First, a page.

Vieng Xai in Northeast Laos is a striking valley of verdant hills and limestone cliffs riddled with caves. In fact, there are 800 known caves. These caves were the headquarters of the communist revolutionaries, the Pathet Lao, during the “secret war” of the 1960s and 70s, when Laos suffered intense military bombardment by US forces.
After the war, the Laotian King and his wife were banished here until their reported death two decades ago . The trogolodyte city was highly organised. Specific caves were designated as shops, banks, factories, printing presses and hospitals. The cave of the communist chief extends 500 ft into a cliffside that was scaled by a rope before steps were added. Its various rooms included a political party centre, reception room, meeting room and library. The caves are located in the heart of Hua Pan, Laos’ ‘revolutionary province’.
The Lao communist party was formed in Sam Nua in 1955, and compared to the rest of Laos, communist ideals are still very much in evidence. Loud speakers used to blast propaganda from 6 o’clock in the morning.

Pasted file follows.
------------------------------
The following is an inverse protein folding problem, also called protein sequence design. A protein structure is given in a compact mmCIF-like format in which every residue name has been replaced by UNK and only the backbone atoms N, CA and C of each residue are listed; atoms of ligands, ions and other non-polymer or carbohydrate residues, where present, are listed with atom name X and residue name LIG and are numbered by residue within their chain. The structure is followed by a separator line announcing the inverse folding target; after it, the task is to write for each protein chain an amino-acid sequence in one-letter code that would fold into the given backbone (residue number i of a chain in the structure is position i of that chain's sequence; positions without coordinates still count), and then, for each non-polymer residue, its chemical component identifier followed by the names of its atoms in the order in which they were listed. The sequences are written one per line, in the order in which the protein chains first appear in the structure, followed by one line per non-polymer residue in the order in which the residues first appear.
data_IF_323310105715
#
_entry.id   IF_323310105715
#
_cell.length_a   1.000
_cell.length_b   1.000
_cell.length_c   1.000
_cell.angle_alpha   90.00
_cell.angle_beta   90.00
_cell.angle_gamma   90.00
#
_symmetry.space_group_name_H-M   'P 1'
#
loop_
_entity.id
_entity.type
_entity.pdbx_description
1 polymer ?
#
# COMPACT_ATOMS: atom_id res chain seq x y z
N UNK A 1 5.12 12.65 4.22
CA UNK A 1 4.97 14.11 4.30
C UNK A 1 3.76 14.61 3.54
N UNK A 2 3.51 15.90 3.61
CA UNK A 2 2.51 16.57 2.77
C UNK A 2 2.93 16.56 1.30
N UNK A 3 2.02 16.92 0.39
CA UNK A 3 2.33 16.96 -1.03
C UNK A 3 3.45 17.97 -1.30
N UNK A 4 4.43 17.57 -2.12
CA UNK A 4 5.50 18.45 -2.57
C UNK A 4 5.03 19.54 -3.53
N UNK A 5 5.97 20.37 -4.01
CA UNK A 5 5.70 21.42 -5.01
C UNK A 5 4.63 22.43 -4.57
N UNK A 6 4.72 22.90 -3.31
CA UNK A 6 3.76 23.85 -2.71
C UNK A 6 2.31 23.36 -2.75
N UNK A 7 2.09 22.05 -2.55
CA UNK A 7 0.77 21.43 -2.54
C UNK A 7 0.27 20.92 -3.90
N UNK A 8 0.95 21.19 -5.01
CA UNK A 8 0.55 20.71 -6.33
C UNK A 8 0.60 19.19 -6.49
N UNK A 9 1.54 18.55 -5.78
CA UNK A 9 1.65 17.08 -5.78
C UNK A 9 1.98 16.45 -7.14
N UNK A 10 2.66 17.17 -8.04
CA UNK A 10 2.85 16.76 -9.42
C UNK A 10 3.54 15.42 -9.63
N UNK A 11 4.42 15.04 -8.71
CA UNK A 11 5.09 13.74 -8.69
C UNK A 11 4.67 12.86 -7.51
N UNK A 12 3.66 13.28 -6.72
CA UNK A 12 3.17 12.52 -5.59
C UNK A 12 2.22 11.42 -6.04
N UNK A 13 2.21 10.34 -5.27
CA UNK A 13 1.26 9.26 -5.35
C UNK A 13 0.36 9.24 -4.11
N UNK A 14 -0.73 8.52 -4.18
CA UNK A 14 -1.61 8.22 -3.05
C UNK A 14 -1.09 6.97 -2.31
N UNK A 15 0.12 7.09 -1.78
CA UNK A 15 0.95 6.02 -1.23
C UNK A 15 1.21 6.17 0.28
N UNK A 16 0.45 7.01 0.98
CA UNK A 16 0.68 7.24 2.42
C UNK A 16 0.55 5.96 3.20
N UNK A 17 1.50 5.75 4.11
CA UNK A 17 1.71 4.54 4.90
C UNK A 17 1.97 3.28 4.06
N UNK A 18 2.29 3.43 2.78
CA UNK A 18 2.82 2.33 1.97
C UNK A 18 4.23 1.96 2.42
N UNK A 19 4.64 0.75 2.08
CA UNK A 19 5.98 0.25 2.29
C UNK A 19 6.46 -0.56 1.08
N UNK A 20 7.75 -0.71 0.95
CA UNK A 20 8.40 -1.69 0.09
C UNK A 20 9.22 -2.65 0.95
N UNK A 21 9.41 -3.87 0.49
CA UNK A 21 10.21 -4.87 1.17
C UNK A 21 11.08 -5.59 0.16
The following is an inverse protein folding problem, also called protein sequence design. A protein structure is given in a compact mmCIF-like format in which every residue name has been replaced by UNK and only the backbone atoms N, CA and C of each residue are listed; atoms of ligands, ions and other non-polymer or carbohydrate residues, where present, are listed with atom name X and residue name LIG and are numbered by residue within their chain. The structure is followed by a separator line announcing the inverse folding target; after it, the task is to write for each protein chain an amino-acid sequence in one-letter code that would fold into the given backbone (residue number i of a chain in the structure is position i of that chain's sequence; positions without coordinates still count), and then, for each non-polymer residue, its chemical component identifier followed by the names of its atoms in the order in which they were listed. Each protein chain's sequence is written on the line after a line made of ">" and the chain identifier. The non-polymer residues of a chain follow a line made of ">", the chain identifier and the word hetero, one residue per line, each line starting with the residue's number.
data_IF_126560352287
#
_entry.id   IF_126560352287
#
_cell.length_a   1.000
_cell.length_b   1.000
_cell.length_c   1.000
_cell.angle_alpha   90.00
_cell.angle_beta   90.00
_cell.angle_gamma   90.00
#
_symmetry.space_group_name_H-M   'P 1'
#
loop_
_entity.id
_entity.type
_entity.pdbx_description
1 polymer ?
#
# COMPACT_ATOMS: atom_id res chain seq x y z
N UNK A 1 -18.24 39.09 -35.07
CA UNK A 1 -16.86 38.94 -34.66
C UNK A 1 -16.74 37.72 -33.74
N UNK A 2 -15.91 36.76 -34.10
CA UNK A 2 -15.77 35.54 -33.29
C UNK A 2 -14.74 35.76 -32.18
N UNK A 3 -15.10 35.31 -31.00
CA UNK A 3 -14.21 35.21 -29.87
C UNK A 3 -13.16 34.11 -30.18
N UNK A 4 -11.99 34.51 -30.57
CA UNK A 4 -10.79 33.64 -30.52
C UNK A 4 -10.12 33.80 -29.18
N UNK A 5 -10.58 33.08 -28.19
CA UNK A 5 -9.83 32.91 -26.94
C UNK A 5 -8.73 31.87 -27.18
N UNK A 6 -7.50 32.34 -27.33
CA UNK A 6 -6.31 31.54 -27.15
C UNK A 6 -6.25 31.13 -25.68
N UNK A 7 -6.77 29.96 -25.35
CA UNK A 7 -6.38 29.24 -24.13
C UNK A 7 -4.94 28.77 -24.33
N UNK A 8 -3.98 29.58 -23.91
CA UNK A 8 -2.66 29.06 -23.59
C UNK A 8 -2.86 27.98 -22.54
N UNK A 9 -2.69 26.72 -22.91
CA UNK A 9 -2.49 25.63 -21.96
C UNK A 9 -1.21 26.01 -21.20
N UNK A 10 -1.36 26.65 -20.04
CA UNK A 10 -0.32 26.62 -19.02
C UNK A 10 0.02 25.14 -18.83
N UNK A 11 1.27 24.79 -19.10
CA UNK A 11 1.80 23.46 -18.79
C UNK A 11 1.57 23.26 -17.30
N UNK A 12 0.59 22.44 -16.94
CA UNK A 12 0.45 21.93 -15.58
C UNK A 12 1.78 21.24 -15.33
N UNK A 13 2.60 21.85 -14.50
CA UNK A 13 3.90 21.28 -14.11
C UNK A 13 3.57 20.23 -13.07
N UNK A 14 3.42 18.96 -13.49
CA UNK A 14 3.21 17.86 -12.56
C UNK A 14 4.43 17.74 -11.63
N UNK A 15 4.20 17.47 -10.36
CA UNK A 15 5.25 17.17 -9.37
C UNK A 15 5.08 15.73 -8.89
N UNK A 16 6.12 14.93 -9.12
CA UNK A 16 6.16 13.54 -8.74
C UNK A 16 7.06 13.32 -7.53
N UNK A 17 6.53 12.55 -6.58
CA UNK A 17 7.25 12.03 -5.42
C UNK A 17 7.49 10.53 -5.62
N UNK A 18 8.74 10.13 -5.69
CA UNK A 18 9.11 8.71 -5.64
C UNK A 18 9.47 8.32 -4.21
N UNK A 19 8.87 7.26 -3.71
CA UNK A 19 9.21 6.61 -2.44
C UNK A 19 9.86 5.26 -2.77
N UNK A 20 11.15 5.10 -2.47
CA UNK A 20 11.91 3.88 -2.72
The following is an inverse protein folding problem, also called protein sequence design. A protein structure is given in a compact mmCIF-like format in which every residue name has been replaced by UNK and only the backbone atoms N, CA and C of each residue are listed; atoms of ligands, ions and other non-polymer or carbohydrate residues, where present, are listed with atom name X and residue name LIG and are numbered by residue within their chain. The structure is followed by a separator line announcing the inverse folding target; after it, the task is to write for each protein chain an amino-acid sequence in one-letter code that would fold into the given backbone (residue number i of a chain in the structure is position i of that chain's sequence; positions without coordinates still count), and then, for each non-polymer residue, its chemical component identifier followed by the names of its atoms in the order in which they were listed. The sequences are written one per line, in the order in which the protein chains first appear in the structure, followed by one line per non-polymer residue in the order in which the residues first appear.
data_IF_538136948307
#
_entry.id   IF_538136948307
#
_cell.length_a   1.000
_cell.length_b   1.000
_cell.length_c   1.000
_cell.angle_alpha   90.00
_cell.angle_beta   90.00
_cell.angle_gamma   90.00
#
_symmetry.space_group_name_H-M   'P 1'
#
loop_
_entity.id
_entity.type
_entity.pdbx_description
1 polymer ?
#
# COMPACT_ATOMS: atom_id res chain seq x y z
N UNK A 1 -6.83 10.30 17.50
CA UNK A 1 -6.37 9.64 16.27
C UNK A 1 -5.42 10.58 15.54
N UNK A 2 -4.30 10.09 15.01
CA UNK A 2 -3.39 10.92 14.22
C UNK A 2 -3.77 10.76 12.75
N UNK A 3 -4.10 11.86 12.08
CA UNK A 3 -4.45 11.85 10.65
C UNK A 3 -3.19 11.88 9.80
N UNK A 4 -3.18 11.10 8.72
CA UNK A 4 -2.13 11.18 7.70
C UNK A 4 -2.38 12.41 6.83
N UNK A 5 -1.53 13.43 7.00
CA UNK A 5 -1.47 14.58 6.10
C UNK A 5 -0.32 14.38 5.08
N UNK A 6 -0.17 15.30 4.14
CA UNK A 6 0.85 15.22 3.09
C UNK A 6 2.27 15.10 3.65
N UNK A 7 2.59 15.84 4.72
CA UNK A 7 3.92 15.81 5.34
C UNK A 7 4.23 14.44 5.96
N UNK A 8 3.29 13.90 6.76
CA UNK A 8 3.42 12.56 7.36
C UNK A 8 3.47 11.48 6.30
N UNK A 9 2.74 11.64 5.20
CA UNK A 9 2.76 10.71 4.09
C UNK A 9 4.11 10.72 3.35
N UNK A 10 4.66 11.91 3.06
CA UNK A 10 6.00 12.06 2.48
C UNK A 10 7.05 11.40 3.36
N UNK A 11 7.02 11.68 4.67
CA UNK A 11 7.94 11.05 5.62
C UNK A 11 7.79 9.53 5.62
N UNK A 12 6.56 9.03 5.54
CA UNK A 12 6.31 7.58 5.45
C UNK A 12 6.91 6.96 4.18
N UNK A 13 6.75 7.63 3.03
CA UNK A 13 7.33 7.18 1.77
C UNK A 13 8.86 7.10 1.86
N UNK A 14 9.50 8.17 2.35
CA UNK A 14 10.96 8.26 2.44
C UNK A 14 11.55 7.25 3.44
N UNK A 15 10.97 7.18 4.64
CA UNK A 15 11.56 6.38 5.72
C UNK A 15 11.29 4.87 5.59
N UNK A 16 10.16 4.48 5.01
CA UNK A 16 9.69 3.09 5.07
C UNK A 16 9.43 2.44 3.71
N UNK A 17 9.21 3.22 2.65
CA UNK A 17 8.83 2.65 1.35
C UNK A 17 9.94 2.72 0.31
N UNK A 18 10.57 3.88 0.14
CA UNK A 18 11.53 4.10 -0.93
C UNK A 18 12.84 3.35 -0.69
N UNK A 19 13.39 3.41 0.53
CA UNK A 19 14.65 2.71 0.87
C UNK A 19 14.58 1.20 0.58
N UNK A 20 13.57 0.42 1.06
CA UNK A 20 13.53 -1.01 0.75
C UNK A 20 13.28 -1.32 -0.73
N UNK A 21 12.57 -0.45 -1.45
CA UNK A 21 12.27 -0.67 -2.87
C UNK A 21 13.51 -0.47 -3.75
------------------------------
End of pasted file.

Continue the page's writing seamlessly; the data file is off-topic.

The caves were like complete underground cities, which were finished by the 1960’s and housed thousands.
Each cave is named after the people who lived in them. They also had multiple exits. Russian oxygen pumps were installed to provide air and in the case of chemical attack.
– Some people lived in the caves for 9 years or more, never venturing above the ground. They were dug by Laotian, North Korean and Russian comrades.
Until a few years ago the area was off-limits to tourists and the caves treated as something of a military secret. Permits can take months to obtain. The trek into the caves is approximately 15 miles (28km) and journeys through one of the poorest and most isolated areas of Laos.